Here is a brief history of the origin of the O'Mullally or Lally clans, provided here by John Mullaly
(firstname.lastname@example.org) from the book "History of the O'Mullally and Lally Clann" written by D. P. O'Mullally and
published in Chicago in 1941.
The O'Mullally or O'Maolalaidhs (Gaelic spelling) clann come from the kingdom of Hi-Maine. The settlement was made in the south-east of Connacht by Prince Maine Mor of Oriel. Records in possession of the O'Kelly family in that territory state that this settlement was made in the year 357A.D. This Maine Mor seemingly was the last pagan prince from whom the O'Maolalaidhs trace their descent.
Father Keating in his history of Ireland states that Hi-Maine comprised the baronies of Ballymoe, Ballintober, South Athlone, and Moycarn in County Roscommon, and also Ballymoe, Traquin, Killian, Kilconnell, Cluainmacnowen, Longford, Leitrim, Loughrea and portions of Upper Tulla in County Clare. This fair land was occupied by the Firbolgs but they were not numerous. Previous to the coming of the Hi-Manians, St. Grellan had built a church at Cill Cluane (Kilclooney). The new settlers first camped upon Maen Magh, which was to remain with the senior branch, namely, the O'Neachtains and the O'Mullally's and there they were welcomed by St. Grellan who presented them with the territory on the order of St. Patrick.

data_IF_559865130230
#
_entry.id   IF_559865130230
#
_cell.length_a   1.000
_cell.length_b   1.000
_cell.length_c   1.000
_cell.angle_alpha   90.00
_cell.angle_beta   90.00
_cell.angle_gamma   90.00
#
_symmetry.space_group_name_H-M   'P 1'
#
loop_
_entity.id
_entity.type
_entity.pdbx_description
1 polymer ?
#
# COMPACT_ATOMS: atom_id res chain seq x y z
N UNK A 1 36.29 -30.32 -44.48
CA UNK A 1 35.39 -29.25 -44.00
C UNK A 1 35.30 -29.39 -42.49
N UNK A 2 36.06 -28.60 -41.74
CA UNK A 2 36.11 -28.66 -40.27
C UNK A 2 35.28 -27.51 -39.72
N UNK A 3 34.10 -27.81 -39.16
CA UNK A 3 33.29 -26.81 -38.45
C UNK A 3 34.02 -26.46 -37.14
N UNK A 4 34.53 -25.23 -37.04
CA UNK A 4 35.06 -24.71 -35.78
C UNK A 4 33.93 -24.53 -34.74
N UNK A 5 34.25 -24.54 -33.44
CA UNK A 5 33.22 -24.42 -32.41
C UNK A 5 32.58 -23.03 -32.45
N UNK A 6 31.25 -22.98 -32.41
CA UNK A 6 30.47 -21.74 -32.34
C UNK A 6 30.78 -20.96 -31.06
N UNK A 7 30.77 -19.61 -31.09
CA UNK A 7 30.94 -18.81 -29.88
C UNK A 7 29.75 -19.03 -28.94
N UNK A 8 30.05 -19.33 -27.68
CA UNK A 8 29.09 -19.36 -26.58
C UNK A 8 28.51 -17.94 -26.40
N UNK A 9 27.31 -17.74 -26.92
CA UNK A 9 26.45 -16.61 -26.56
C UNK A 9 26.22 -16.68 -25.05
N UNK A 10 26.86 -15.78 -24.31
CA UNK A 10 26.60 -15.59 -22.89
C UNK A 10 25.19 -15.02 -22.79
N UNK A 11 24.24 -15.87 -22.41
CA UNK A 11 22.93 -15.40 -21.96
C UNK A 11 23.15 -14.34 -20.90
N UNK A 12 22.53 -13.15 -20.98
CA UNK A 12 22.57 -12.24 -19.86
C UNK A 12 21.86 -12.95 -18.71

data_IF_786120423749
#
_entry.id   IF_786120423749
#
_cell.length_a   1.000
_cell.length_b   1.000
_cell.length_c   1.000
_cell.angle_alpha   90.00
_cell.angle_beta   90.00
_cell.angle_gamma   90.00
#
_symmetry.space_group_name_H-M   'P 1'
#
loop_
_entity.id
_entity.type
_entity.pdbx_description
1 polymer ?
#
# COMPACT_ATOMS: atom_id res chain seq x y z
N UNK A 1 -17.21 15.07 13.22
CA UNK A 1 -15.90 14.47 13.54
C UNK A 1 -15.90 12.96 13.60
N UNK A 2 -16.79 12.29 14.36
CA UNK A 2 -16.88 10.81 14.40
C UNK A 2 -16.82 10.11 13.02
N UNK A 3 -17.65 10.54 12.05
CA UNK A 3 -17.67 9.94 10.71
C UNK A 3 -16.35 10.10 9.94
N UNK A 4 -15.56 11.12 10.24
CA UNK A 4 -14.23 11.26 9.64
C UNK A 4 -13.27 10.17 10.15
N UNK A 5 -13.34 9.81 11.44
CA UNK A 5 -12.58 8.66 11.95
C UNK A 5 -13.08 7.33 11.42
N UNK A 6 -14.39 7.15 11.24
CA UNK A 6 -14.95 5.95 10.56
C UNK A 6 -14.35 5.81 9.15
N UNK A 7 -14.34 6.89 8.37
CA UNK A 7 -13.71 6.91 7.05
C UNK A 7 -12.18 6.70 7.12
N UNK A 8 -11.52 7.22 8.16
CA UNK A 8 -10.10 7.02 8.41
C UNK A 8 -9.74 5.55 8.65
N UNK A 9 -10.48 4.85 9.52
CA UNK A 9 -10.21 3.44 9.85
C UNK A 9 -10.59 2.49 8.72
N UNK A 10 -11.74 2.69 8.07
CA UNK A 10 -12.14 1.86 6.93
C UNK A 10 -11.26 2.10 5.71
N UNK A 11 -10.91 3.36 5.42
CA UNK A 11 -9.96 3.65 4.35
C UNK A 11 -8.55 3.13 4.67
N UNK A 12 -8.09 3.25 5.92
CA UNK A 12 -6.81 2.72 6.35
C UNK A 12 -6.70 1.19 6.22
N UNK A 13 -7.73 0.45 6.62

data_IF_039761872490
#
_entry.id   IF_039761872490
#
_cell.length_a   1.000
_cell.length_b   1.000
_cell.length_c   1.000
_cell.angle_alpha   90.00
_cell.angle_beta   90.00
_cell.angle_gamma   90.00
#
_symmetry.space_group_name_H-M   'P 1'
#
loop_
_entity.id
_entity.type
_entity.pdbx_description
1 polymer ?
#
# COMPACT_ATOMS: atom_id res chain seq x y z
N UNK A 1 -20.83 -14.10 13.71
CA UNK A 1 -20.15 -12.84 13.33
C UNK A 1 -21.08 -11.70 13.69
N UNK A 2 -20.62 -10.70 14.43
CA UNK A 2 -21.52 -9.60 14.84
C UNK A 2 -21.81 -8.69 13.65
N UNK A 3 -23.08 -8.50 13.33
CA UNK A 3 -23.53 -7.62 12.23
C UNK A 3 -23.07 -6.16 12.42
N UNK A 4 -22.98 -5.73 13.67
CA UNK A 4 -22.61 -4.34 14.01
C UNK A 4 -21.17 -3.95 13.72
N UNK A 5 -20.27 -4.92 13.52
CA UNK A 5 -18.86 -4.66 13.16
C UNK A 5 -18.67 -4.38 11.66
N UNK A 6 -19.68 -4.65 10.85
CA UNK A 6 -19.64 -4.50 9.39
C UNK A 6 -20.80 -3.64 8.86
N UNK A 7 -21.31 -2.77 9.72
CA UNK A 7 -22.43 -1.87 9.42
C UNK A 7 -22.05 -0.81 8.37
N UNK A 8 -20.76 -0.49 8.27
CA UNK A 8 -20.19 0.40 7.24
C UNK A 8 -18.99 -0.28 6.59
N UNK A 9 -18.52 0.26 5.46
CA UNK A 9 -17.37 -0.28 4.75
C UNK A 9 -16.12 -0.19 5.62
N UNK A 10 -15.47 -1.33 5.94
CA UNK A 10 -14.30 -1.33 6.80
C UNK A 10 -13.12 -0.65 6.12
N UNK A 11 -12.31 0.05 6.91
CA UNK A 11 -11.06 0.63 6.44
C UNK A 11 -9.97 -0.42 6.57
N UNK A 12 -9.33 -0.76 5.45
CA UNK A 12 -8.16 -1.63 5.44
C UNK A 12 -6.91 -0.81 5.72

The Firbolgs, thirty thousand strong, under chief Cian having agreed to a peace with the Hi-Manians who were located at Bearnach na n-arm, later called Seisidh beag,in Maenmagh, arranged for a feast with the latter but planned treachery. And St. Grellan from his church near there saw the weapons of the Firbolgs and warned the Gaels and we read that many of the Firbolgs were lost in the bog of Magh Liach. The Hi-manians paid tribute to St. Grellan and he became their patron saint and as such he is today to the Clann Mullally.
To preserve the continuity of our pedigree we reiterate that the O'Mullally family decends from Amlaibh, the son of Fiachra Finn, who was the grandson of Maine Mor, who in turn was the gr. gr. grandson of Colla da Chrioch the grandson of the High King of Ireland.